Trying to kill myself gave me a chance to kill that me. To destroy the lazy, culturally adherent, terrified me.
[I feel like it would be responsible to stop and make it clear that I am in NO WAY SUGGESTING that everyone should experience a nearness to their own death as a means to become more confident or to jazz up their life. I feel like what’s more true or accurate here is that, my life and mental health were SO FUCKED because I had been so negligent that it took nearly dying to convince me to make changes. Plus, there are lots of cooler ways to add some pizzazz to life. Try a new bar, volunteer at a local Aquarium or get a daring new haircut maybe?]
I owe a lot to both surviving and trying to kill myself (despite this, I still would not suggest it). Over the past year I’ve made a lot of changes. Most of which are completely internal and invisible (unless of course my fear where all the things that I’m thinking and feeling are written on my skin with ink that is only visible to everyone but me is a valid fear). With the help of the aforementioned amazing psychologist I was able to discover that even though, yes, I do have bipolar disorder, that doesn’t mean that everything I think or want that falls outside of cultural norms is a result of or symptom of that illness and, that some, if not most, of the things I feel are situationally appropriate and aren’t necessarily the result of misfiring brain matter.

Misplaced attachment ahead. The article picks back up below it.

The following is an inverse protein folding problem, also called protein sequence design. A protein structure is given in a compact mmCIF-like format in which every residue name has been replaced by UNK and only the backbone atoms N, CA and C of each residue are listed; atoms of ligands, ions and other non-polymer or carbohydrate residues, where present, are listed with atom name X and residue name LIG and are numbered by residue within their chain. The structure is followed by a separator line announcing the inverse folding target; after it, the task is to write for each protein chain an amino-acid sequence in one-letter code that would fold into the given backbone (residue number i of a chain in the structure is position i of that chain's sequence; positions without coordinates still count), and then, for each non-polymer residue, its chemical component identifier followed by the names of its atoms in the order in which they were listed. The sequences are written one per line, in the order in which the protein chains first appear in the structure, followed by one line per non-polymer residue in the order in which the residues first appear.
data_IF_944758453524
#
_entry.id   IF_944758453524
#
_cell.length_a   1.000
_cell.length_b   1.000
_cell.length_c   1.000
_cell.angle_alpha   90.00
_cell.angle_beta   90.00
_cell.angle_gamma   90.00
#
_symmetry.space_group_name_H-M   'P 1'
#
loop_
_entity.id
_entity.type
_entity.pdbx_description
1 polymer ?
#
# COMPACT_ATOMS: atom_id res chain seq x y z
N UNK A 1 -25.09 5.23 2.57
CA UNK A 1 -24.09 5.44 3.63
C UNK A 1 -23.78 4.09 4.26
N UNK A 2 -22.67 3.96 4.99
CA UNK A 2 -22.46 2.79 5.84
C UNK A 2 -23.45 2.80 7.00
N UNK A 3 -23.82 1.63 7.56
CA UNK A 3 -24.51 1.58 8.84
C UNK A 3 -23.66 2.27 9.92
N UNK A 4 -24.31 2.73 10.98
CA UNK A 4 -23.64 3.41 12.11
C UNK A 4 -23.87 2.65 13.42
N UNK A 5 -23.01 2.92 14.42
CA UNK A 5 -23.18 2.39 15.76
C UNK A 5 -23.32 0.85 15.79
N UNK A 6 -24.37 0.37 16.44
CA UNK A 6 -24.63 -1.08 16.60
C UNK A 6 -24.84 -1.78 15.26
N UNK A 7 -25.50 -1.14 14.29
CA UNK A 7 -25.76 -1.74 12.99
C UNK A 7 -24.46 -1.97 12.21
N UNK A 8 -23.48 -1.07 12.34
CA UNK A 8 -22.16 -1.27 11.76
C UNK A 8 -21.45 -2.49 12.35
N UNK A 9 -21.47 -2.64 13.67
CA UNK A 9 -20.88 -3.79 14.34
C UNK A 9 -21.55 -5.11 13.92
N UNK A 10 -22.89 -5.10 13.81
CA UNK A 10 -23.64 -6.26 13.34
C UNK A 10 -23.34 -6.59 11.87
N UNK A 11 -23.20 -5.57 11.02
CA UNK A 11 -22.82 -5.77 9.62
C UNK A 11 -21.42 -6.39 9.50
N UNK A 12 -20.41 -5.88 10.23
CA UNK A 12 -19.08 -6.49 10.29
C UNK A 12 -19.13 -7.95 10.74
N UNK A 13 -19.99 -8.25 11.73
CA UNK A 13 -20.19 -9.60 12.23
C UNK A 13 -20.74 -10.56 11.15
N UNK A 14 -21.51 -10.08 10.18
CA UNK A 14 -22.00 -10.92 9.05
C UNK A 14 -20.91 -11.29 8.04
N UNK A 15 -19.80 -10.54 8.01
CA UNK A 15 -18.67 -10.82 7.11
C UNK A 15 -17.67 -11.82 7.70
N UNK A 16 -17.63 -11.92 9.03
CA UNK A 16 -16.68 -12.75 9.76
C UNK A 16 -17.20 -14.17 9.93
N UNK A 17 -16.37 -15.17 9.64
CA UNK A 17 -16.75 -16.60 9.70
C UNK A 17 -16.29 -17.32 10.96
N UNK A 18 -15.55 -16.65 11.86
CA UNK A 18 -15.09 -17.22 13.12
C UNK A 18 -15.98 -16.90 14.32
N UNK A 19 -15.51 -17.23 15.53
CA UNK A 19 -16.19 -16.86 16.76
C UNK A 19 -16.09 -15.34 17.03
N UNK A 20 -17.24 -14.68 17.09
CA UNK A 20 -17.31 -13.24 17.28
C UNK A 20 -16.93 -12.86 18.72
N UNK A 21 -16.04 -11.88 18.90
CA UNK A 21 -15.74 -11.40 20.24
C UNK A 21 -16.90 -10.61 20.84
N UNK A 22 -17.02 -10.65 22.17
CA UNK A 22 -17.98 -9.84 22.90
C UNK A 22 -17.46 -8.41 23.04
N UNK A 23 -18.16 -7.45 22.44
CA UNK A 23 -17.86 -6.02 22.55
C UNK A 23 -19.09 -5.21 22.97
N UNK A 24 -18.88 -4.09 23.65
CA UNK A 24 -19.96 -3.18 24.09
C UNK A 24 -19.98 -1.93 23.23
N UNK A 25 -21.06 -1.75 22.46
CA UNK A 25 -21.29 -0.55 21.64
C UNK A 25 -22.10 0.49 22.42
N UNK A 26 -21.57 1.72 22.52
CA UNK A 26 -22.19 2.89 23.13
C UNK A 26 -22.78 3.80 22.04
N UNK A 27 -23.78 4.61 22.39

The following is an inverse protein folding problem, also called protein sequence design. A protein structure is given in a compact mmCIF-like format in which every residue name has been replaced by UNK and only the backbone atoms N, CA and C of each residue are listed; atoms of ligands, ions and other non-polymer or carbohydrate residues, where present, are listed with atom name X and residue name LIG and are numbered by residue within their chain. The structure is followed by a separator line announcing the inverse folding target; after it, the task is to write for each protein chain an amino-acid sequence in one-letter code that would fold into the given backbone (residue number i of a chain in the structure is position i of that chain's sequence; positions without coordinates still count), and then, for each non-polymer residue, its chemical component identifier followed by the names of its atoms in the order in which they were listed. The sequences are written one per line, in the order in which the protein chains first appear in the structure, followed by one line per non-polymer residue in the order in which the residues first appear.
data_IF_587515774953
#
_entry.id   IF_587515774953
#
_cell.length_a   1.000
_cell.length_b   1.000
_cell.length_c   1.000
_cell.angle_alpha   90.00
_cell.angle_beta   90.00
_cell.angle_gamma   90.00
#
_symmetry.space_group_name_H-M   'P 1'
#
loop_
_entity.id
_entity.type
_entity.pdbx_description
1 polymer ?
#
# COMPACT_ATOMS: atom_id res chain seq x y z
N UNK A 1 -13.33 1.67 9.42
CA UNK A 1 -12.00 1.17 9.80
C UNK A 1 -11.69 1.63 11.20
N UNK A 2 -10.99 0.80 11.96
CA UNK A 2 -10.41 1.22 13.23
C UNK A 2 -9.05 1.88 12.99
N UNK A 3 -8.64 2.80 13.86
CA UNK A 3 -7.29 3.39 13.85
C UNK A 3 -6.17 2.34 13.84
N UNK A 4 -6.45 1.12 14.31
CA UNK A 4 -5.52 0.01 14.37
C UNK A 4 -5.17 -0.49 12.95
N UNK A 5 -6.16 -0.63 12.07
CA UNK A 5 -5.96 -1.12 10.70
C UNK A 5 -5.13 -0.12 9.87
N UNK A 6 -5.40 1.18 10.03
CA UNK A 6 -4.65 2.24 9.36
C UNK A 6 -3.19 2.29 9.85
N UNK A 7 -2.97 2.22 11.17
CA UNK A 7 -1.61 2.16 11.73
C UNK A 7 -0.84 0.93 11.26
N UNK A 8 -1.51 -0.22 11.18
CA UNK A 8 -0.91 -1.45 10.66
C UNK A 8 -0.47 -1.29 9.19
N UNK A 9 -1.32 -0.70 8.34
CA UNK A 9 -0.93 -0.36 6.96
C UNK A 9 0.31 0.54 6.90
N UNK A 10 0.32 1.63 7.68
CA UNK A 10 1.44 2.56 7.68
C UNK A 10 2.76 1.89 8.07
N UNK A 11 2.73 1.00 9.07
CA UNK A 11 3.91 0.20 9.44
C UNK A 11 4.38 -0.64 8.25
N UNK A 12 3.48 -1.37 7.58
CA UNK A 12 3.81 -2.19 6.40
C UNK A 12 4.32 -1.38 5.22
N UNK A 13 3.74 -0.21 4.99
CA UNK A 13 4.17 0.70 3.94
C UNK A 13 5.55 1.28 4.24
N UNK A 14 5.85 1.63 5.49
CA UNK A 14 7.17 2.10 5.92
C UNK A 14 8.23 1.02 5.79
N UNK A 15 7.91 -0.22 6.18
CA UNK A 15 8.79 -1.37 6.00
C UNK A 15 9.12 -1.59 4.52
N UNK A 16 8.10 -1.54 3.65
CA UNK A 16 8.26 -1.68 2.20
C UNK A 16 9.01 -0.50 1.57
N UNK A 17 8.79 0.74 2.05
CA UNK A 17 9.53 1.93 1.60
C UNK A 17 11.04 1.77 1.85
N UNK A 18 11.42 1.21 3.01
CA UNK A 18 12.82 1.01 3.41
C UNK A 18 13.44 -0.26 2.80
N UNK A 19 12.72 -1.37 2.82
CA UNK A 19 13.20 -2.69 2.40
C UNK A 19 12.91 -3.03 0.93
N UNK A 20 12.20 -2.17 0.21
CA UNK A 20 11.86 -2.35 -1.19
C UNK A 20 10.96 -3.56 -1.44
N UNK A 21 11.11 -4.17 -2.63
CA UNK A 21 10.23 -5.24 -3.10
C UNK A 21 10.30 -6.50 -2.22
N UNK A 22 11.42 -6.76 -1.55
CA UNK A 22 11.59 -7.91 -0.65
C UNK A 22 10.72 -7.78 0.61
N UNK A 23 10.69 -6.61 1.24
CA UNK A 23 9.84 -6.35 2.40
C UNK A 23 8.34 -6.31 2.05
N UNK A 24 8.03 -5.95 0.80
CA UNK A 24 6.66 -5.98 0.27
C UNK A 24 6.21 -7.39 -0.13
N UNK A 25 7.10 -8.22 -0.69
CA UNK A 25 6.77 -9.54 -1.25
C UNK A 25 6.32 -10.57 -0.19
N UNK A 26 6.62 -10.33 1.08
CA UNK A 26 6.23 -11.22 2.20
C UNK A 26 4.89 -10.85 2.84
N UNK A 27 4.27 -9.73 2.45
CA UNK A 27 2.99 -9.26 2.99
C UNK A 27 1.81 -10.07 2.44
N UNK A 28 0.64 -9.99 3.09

I’m getting more comfortable admitting that I’m not a naturally stoic or emotionally frigid person (I feel feelings, I’m not a robot. Not a cheap one at any rate.) And also, that expressing emotions is not going to make everyone think I’m a queer. (I mean, I am and I totally love dicks but that is only whoever’s business I make it and is entirely exclusive and independent of how I process and express emotions.)
I fucked up and got unreasonably lucky. Even though I think that it’s important for me to remember what I did and where I was when I started making the choices that lead to me trying to kill myself so that I can spot them if they come back, I also have to keep in mind the cost of all my magical, emotional growth. I have to remember that just as I may wake up on every October 21st, like I did today, and think about how I tried to kill myself, others may too.